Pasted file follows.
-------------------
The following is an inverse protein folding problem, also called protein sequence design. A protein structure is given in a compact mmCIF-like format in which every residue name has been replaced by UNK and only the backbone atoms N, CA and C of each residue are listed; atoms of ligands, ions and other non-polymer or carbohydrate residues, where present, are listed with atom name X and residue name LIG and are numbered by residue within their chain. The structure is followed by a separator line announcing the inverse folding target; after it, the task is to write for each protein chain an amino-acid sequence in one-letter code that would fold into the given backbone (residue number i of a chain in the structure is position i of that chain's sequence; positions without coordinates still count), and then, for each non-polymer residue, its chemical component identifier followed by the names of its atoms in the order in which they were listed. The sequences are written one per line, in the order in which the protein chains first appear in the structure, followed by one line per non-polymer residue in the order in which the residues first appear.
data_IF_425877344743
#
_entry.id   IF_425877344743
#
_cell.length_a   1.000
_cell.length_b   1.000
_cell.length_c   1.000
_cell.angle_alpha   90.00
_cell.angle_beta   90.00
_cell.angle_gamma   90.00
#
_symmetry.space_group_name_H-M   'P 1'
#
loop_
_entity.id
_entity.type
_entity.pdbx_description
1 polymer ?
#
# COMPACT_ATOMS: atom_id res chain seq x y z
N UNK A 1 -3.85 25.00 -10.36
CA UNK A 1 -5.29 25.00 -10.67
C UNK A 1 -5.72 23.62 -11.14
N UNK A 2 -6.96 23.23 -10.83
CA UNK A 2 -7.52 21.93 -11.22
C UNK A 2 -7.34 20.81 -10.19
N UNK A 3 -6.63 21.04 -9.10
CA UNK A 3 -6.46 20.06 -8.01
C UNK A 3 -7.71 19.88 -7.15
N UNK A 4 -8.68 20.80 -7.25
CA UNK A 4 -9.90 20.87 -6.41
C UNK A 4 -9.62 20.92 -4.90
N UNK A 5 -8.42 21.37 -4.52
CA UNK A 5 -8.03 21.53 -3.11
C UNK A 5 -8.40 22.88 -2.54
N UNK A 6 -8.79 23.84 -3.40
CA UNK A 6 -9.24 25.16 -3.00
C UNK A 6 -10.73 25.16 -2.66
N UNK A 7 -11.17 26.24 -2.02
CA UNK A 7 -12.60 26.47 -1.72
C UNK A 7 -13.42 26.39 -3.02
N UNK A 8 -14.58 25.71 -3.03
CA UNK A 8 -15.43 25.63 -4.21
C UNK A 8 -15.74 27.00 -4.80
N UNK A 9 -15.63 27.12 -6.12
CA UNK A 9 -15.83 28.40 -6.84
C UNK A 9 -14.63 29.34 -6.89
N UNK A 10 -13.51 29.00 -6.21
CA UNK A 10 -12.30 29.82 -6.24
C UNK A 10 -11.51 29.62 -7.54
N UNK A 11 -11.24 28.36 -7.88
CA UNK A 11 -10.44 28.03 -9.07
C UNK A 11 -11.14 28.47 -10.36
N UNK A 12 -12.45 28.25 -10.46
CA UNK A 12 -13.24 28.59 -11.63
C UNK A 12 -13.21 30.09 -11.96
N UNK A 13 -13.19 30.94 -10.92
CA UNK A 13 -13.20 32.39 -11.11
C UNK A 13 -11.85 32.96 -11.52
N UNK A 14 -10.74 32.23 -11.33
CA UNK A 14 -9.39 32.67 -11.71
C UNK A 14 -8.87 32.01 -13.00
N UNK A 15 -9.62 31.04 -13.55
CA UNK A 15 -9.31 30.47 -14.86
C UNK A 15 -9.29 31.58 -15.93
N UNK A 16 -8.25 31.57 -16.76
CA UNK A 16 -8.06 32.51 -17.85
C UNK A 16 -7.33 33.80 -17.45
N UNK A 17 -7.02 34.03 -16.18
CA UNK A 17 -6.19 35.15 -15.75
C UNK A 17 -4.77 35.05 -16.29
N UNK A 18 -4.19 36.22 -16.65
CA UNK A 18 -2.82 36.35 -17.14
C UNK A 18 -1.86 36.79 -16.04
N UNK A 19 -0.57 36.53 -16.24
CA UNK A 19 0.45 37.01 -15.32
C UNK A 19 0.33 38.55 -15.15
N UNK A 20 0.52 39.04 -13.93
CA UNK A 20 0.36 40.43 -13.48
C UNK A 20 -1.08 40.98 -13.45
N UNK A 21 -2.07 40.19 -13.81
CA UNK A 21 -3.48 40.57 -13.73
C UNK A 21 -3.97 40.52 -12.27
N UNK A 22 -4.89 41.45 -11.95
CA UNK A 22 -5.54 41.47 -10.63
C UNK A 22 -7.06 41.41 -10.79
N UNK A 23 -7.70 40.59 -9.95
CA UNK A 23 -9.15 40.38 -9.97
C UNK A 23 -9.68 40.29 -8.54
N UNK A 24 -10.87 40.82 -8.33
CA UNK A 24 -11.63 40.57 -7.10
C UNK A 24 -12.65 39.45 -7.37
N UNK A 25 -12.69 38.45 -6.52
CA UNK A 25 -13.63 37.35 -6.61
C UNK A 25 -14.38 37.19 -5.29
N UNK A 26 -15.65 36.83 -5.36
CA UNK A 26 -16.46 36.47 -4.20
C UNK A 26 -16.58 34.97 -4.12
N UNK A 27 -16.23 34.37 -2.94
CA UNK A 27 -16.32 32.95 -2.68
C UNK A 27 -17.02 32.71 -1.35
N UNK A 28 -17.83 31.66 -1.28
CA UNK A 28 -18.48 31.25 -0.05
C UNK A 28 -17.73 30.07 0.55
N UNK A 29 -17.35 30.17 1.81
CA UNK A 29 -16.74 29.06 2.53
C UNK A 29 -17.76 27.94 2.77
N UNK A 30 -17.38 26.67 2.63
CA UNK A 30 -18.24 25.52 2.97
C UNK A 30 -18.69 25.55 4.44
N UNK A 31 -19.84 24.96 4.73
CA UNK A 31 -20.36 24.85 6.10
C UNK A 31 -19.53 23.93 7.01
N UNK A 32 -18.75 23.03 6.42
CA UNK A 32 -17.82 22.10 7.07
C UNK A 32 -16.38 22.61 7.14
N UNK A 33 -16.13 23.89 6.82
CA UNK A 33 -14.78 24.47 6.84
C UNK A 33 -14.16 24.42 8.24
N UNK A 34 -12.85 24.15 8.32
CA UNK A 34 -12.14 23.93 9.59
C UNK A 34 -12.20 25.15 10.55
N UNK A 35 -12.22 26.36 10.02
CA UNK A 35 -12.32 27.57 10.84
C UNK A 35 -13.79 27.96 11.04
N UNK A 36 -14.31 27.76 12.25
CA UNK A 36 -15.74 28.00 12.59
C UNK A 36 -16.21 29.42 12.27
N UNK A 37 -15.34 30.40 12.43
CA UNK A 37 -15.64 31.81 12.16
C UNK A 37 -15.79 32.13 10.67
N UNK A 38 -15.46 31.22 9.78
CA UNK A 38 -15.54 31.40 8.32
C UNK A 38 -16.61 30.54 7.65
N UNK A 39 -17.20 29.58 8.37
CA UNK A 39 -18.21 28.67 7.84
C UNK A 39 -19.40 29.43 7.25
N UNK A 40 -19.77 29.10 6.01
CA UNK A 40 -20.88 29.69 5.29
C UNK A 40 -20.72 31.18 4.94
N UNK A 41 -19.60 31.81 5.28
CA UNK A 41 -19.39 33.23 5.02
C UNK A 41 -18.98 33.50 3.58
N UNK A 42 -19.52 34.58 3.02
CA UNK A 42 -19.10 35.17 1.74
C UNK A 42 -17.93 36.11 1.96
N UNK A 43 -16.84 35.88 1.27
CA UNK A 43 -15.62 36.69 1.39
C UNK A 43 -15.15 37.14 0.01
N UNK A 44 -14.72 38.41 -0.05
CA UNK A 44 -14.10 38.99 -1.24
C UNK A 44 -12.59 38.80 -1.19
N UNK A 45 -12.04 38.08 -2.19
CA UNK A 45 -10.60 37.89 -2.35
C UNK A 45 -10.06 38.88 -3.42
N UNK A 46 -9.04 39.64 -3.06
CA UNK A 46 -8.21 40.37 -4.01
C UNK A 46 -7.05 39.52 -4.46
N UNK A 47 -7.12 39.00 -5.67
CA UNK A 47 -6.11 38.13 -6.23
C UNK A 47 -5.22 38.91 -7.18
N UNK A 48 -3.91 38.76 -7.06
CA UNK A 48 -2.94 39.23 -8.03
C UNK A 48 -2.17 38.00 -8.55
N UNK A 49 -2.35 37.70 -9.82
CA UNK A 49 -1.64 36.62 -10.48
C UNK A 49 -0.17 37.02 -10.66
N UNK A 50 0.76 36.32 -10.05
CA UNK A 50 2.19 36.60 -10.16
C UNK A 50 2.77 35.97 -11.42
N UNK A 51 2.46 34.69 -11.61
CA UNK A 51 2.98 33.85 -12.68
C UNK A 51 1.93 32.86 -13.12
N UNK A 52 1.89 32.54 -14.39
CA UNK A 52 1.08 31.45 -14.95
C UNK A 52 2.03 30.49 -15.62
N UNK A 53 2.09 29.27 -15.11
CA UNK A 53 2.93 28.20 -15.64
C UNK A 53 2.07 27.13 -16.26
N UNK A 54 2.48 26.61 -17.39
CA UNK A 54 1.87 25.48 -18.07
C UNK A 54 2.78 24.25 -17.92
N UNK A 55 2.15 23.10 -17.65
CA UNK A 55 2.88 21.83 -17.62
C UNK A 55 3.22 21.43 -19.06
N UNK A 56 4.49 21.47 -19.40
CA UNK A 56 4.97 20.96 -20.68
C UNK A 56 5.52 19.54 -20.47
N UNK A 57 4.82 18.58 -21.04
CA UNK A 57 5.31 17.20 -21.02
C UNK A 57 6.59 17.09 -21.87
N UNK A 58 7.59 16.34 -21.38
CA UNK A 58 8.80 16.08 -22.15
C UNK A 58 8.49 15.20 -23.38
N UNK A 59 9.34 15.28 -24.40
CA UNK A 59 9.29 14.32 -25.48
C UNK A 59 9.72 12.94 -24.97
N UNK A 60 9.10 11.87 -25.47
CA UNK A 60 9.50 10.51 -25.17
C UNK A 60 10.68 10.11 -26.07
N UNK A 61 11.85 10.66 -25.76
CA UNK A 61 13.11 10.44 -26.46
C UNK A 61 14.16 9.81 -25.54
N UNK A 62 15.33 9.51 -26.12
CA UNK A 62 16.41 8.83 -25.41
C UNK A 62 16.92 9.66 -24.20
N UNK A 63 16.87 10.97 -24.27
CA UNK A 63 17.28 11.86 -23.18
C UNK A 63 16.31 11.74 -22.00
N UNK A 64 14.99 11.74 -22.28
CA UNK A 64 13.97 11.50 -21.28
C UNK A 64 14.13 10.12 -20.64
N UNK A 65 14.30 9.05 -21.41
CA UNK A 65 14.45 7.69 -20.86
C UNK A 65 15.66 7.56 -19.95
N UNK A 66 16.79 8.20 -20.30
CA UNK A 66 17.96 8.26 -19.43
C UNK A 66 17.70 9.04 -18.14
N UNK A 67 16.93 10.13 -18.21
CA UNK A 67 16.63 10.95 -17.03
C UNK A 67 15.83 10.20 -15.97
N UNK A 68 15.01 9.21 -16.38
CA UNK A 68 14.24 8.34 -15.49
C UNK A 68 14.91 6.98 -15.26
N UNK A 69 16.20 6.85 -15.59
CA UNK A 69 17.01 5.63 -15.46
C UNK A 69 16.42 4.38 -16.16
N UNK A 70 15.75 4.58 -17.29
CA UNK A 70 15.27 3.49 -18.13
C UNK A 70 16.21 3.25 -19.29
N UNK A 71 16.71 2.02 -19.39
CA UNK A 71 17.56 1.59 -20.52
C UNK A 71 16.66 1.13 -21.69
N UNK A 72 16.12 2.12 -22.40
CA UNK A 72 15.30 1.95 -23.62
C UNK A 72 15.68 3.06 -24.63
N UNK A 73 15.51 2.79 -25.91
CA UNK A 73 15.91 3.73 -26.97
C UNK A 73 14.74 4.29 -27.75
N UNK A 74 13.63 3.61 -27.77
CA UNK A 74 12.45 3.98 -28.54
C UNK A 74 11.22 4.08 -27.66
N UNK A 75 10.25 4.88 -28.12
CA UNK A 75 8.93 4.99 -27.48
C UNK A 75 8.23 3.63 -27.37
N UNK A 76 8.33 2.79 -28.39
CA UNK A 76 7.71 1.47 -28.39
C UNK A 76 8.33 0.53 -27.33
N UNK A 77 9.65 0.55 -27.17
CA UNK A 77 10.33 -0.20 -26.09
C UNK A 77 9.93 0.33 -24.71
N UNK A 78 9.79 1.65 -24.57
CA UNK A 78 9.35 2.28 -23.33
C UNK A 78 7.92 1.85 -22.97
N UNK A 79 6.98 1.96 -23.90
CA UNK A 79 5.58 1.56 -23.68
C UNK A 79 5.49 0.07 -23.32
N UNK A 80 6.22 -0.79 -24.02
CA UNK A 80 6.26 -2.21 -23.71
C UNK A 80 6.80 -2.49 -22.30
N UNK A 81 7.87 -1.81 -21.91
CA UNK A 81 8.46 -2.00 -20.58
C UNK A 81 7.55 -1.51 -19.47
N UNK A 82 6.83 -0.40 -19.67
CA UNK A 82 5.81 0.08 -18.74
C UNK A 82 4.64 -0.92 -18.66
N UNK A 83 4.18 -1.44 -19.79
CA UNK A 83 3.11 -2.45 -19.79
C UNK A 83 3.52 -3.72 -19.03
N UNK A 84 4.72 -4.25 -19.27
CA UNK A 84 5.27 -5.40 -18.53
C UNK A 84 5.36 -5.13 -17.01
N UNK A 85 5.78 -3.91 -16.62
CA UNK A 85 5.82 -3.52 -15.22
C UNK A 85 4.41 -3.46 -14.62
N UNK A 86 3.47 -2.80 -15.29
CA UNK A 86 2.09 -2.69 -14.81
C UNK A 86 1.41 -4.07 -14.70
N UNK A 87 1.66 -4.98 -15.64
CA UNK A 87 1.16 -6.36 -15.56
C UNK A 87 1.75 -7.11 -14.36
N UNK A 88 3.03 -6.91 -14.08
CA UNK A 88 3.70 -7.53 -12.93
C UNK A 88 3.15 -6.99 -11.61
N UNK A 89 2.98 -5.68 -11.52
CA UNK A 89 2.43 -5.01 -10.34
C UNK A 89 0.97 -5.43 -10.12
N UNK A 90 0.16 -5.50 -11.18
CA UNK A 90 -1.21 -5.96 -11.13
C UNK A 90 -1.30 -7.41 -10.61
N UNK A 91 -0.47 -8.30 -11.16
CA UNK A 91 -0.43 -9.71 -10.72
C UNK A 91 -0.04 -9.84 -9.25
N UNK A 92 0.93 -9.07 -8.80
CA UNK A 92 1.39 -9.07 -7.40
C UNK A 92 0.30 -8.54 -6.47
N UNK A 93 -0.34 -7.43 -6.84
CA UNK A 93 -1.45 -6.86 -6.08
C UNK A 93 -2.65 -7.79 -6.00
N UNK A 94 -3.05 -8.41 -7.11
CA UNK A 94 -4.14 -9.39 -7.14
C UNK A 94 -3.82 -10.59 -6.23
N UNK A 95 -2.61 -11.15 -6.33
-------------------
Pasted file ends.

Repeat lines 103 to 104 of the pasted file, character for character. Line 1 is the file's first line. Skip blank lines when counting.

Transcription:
N UNK A 28 -17.83 31.66 -1.28
CA UNK A 28 -18.48 31.25 -0.05